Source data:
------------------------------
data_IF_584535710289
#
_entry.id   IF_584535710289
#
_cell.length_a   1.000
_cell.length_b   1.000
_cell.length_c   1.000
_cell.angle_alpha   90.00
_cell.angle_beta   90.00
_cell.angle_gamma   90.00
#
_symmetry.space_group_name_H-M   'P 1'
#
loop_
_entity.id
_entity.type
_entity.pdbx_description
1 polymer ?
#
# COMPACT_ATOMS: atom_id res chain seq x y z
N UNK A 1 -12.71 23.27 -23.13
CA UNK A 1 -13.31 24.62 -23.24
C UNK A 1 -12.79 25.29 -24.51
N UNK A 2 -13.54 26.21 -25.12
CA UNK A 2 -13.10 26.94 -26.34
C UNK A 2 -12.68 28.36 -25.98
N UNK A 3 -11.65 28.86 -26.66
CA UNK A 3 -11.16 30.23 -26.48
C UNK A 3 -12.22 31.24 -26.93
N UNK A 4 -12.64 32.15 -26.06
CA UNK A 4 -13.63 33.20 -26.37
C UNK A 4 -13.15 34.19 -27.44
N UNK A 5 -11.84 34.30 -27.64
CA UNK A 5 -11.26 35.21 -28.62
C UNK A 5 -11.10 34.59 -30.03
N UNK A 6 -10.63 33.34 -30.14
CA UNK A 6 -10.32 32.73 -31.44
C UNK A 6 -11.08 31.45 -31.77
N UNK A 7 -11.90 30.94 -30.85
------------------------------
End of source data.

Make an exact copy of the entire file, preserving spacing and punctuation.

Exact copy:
data_IF_584535710289
#
_entry.id   IF_584535710289
#
_cell.length_a   1.000
_cell.length_b   1.000
_cell.length_c   1.000
_cell.angle_alpha   90.00
_cell.angle_beta   90.00
_cell.angle_gamma   90.00
#
_symmetry.space_group_name_H-M   'P 1'
#
loop_
_entity.id
_entity.type
_entity.pdbx_description
1 polymer ?
#
# COMPACT_ATOMS: atom_id res chain seq x y z
N UNK A 1 -12.71 23.27 -23.13
CA UNK A 1 -13.31 24.62 -23.24
C UNK A 1 -12.79 25.29 -24.51
N UNK A 2 -13.54 26.21 -25.12
CA UNK A 2 -13.10 26.94 -26.34
C UNK A 2 -12.68 28.36 -25.98
N UNK A 3 -11.65 28.86 -26.66
CA UNK A 3 -11.16 30.23 -26.48
C UNK A 3 -12.22 31.24 -26.93
N UNK A 4 -12.64 32.15 -26.06
CA UNK A 4 -13.63 33.20 -26.37
C UNK A 4 -13.15 34.19 -27.44
N UNK A 5 -11.84 34.30 -27.64
CA UNK A 5 -11.26 35.21 -28.62
C UNK A 5 -11.10 34.59 -30.03
N UNK A 6 -10.63 33.34 -30.14
CA UNK A 6 -10.32 32.73 -31.44
C UNK A 6 -11.08 31.45 -31.77
N UNK A 7 -11.90 30.94 -30.85